The drive to fundamentally reconceive art education at the Bauhaus was part of a larger impulse to rebuild after the devastation of the First World War. Itten recalled that students arrived with considerable war trauma and insatiable spiritual hunger:
The horrible events and shattering losses of war introduced confusion and helplessness in all areas. Endless discussions and fervent striving for a new spiritual identity prevailed among the students.1
Students arrived with considerable war trauma and insatiable spiritual hunger.
These students found compatriots among the Bauhaus faculty. In 1910 Vassily Kandinsky had published On the Spiritual in Art, a book that outlined a renewal in the arts congruent with spiritual rebirth. This modern renaissance would be led by artists of true genius who, thanks to their exceptional sensitivity toward the internal resonances of form and color, would become quasi-spiritual conductors of a new visual symphony. In this context, Gropius’s metaphor of a crystal cathedral, where art and craft would finally be united, made perfect sense.
However, the unity of art and craft alone was not sufficient to heal the trauma of war. Spiritual work anchored in daily rituals was also crucial. “We searched for the foundations of a new way of life [Lebenspraxis],”2 wrote Itten, who found them in a religious movement called Mazdaznan. Inspired by Western impressions of eastern philosophy, Mazdaznan dictated a strict vegetarian diet, a shaved head, special garments, and a series of gymnastic and breathing exercises meant to purify the body for spiritual insight. It also dabbled in theories of evolutionary and race-based progress, which interpreted human history as an arc from East to West, culminating in the achievements of white European men.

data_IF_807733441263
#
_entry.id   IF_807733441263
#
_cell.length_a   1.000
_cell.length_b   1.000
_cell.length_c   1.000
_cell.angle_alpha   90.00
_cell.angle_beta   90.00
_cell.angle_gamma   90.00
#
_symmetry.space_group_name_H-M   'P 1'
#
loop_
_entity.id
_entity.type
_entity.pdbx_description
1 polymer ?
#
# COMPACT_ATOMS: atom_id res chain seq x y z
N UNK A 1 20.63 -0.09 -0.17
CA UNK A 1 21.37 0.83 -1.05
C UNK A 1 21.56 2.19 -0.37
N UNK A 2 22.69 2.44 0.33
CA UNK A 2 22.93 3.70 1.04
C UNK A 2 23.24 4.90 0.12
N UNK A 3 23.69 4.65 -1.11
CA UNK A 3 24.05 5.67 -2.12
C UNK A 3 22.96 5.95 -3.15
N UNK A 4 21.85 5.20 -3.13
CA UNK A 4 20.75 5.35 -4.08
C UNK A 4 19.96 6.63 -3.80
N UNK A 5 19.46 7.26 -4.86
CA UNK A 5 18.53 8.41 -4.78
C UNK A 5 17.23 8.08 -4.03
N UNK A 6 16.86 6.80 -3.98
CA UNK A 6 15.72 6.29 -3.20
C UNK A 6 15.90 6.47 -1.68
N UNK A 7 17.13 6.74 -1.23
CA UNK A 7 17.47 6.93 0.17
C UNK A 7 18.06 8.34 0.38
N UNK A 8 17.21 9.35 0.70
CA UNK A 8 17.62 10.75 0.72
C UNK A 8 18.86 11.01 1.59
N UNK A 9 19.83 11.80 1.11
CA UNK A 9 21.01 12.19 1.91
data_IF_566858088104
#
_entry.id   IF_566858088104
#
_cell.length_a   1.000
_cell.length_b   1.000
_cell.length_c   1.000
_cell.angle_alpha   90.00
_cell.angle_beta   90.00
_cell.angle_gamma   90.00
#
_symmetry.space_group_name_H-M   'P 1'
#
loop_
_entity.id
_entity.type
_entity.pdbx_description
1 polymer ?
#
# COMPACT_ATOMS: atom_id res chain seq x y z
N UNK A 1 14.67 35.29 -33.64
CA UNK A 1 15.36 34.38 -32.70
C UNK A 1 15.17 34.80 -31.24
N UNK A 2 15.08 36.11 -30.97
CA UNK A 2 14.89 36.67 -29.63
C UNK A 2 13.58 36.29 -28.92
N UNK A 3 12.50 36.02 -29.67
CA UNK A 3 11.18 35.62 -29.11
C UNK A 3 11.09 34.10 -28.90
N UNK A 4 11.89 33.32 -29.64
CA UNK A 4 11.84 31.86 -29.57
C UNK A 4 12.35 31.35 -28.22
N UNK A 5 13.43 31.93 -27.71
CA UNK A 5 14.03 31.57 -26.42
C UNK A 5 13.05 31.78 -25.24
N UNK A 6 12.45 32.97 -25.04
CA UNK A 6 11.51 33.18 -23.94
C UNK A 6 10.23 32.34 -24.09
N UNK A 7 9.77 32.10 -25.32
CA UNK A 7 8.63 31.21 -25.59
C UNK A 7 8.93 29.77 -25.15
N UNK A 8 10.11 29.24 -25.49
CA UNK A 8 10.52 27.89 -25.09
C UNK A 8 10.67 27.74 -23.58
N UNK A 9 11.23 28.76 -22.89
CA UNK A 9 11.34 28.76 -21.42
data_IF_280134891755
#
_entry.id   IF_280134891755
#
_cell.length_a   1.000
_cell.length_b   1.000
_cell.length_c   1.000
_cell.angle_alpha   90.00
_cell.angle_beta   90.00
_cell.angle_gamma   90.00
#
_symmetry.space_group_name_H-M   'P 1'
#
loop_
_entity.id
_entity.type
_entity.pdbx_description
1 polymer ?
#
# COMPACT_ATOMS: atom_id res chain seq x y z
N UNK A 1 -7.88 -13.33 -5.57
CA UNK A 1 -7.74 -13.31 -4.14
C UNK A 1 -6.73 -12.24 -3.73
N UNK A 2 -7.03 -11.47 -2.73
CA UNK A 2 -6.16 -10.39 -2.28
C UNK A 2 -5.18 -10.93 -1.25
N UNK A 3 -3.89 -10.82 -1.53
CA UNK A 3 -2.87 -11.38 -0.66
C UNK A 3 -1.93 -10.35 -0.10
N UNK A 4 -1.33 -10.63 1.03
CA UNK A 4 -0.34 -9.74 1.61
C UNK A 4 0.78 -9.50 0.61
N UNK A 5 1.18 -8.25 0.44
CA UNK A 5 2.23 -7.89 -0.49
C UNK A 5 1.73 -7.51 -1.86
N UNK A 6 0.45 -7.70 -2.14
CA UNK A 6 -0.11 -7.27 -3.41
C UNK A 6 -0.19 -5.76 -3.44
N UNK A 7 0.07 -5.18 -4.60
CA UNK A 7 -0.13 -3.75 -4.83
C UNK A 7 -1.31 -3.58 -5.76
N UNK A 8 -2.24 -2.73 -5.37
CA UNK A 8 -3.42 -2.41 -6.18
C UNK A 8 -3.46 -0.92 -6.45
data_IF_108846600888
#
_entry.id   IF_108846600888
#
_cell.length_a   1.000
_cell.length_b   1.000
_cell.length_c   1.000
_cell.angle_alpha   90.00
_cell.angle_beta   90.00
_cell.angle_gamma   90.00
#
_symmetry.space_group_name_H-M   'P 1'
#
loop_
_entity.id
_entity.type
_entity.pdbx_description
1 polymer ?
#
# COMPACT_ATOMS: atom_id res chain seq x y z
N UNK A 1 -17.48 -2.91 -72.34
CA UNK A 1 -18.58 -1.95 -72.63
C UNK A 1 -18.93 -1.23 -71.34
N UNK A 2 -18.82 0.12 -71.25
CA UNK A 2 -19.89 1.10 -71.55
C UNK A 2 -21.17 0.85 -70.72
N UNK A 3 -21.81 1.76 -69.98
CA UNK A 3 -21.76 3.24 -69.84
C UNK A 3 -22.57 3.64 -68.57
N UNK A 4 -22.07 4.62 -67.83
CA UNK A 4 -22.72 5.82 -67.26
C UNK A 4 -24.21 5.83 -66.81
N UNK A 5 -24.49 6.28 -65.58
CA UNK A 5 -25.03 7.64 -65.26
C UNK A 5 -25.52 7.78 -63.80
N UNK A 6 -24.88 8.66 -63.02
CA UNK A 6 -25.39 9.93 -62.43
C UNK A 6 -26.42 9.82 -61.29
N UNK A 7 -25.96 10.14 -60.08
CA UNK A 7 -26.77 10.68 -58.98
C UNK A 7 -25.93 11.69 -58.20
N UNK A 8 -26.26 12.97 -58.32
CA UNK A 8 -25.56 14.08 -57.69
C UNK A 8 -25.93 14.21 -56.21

Two lithographs by Itten included in the first Bauhaus portfolio highlight the opposing messages of the Mazdaznan philosophy: The first (fig. 60) embellishes an aphorism by O. Z. Hanish, the founder of Mazdaznan, that calls for humanity to “greet and hail the heart illuminated by love.” The second print (fig. 61) shows “the house of the white man,” an awkward cubic construction meant to symbolize the pinnacle of modern dwelling. In this way, claims for universal love clashed with hateful messages of white supremacy.
As was often the case in life-reform movements, Mazdaznan—indeed, the Bauhaus more generally—contained myriad contradictions, which must be carefully considered for how they complicate understandings of Western art, history, and current social values.
- Johannes Itten, Mein Vorkurs am Bauhaus (Ravensburg: Otto Maier Verlag, 1963), 11. (German translation: Die fuchtbaren Geschenisse und die erschütternden Verluste des Krieges hatten auf allen Gebieten Wirrwarr und Ratlosigkeit gebracht. Unter den Schülern waren uferlose Diskussionen und eifriges Suchen nach einer neuen geistigen Haltung.) ↩
- Ibid., 12. (German translation: Für uns suchten wir nach Grundlagen einer neuen Lebenspraxis.) ↩